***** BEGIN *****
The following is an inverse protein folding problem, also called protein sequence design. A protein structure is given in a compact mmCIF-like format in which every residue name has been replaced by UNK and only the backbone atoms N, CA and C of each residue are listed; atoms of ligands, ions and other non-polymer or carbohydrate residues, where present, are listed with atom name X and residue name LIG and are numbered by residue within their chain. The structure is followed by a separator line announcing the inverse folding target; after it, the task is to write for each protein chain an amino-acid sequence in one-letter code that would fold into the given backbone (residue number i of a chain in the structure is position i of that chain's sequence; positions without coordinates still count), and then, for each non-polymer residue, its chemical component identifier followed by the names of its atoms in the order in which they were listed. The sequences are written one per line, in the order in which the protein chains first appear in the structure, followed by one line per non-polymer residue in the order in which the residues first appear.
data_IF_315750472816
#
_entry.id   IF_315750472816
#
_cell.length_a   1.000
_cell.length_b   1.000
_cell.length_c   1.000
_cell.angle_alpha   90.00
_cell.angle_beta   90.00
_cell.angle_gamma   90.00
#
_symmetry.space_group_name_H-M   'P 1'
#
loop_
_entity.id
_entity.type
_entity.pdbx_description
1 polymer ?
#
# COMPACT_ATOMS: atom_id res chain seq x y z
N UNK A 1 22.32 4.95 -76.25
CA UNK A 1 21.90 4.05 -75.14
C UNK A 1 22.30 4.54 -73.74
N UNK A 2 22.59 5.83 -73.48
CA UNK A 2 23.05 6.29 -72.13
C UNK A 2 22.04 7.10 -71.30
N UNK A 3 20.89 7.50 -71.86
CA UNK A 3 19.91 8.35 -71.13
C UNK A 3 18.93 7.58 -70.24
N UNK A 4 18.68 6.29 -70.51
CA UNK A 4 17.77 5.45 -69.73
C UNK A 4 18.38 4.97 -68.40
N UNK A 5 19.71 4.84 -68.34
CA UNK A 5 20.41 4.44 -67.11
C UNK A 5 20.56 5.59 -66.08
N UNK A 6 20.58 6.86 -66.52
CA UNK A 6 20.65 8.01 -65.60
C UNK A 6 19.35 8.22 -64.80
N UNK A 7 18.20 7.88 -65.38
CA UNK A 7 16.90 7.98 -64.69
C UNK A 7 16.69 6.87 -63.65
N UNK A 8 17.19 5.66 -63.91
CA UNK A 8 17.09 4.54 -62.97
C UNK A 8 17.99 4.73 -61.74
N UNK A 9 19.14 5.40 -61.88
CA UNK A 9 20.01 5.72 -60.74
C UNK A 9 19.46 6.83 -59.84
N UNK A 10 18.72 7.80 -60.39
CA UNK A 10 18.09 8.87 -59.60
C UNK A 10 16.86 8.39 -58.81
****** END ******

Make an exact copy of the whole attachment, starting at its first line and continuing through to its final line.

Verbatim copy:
The following is an inverse protein folding problem, also called protein sequence design. A protein structure is given in a compact mmCIF-like format in which every residue name has been replaced by UNK and only the backbone atoms N, CA and C of each residue are listed; atoms of ligands, ions and other non-polymer or carbohydrate residues, where present, are listed with atom name X and residue name LIG and are numbered by residue within their chain. The structure is followed by a separator line announcing the inverse folding target; after it, the task is to write for each protein chain an amino-acid sequence in one-letter code that would fold into the given backbone (residue number i of a chain in the structure is position i of that chain's sequence; positions without coordinates still count), and then, for each non-polymer residue, its chemical component identifier followed by the names of its atoms in the order in which they were listed. The sequences are written one per line, in the order in which the protein chains first appear in the structure, followed by one line per non-polymer residue in the order in which the residues first appear.
data_IF_315750472816
#
_entry.id   IF_315750472816
#
_cell.length_a   1.000
_cell.length_b   1.000
_cell.length_c   1.000
_cell.angle_alpha   90.00
_cell.angle_beta   90.00
_cell.angle_gamma   90.00
#
_symmetry.space_group_name_H-M   'P 1'
#
loop_
_entity.id
_entity.type
_entity.pdbx_description
1 polymer ?
#
# COMPACT_ATOMS: atom_id res chain seq x y z
N UNK A 1 22.32 4.95 -76.25
CA UNK A 1 21.90 4.05 -75.14
C UNK A 1 22.30 4.54 -73.74
N UNK A 2 22.59 5.83 -73.48
CA UNK A 2 23.05 6.29 -72.13
C UNK A 2 22.04 7.10 -71.30
N UNK A 3 20.89 7.50 -71.86
CA UNK A 3 19.91 8.35 -71.13
C UNK A 3 18.93 7.58 -70.24
N UNK A 4 18.68 6.29 -70.51
CA UNK A 4 17.77 5.45 -69.73
C UNK A 4 18.38 4.97 -68.40
N UNK A 5 19.71 4.84 -68.34
CA UNK A 5 20.41 4.44 -67.11
C UNK A 5 20.56 5.59 -66.08
N UNK A 6 20.58 6.86 -66.52
CA UNK A 6 20.65 8.01 -65.60
C UNK A 6 19.35 8.22 -64.80
N UNK A 7 18.20 7.88 -65.38
CA UNK A 7 16.90 7.98 -64.69
C UNK A 7 16.69 6.87 -63.65
N UNK A 8 17.19 5.66 -63.91
CA UNK A 8 17.09 4.54 -62.97
C UNK A 8 17.99 4.73 -61.74
N UNK A 9 19.14 5.40 -61.88
CA UNK A 9 20.01 5.72 -60.74
C UNK A 9 19.46 6.83 -59.84
N UNK A 10 18.72 7.80 -60.39
CA UNK A 10 18.09 8.87 -59.60
C UNK A 10 16.86 8.39 -58.81